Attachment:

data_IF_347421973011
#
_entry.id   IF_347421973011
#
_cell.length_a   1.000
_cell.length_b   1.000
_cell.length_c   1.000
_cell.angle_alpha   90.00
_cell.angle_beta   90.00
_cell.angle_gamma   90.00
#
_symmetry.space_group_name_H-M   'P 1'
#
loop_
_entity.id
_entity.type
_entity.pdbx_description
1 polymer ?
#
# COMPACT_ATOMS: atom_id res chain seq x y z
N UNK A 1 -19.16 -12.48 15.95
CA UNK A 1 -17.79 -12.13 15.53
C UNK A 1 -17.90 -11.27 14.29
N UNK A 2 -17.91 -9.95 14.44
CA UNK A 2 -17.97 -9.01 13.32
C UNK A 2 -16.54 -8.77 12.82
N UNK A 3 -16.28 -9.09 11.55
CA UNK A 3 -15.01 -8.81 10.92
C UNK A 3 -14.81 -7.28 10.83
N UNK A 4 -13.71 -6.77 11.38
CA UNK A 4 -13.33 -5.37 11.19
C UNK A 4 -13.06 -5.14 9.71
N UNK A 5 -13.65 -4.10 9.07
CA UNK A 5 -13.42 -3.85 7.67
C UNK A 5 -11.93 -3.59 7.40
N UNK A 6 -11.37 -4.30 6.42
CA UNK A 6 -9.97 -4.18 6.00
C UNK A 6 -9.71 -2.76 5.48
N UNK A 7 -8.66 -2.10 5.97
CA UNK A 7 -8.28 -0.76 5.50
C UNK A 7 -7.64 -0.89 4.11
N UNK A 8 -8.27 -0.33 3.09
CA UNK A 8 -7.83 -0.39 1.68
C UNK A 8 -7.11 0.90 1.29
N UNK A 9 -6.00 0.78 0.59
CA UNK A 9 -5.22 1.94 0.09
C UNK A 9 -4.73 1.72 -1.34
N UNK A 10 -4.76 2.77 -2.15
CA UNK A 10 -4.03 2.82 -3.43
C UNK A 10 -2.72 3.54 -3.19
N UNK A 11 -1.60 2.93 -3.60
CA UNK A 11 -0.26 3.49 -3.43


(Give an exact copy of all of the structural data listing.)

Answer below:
data_IF_347421973011
#
_entry.id   IF_347421973011
#
_cell.length_a   1.000
_cell.length_b   1.000
_cell.length_c   1.000
_cell.angle_alpha   90.00
_cell.angle_beta   90.00
_cell.angle_gamma   90.00
#
_symmetry.space_group_name_H-M   'P 1'
#
loop_
_entity.id
_entity.type
_entity.pdbx_description
1 polymer ?
#
# COMPACT_ATOMS: atom_id res chain seq x y z
N UNK A 1 -19.16 -12.48 15.95
CA UNK A 1 -17.79 -12.13 15.53
C UNK A 1 -17.90 -11.27 14.29
N UNK A 2 -17.91 -9.95 14.44
CA UNK A 2 -17.97 -9.01 13.32
C UNK A 2 -16.54 -8.77 12.82
N UNK A 3 -16.28 -9.09 11.55
CA UNK A 3 -15.01 -8.81 10.92
C UNK A 3 -14.81 -7.28 10.83
N UNK A 4 -13.71 -6.77 11.38
CA UNK A 4 -13.33 -5.37 11.19
C UNK A 4 -13.06 -5.14 9.71
N UNK A 5 -13.65 -4.10 9.07
CA UNK A 5 -13.42 -3.85 7.67
C UNK A 5 -11.93 -3.59 7.40
N UNK A 6 -11.37 -4.30 6.42
CA UNK A 6 -9.97 -4.18 6.00
C UNK A 6 -9.71 -2.76 5.48
N UNK A 7 -8.66 -2.10 5.97
CA UNK A 7 -8.28 -0.76 5.50
C UNK A 7 -7.64 -0.89 4.11
N UNK A 8 -8.27 -0.33 3.09
CA UNK A 8 -7.83 -0.39 1.68
C UNK A 8 -7.11 0.90 1.29
N UNK A 9 -6.00 0.78 0.59
CA UNK A 9 -5.22 1.94 0.09
C UNK A 9 -4.73 1.72 -1.34
N UNK A 10 -4.76 2.77 -2.15
CA UNK A 10 -4.03 2.82 -3.43
C UNK A 10 -2.72 3.54 -3.19
N UNK A 11 -1.60 2.93 -3.60
CA UNK A 11 -0.26 3.49 -3.43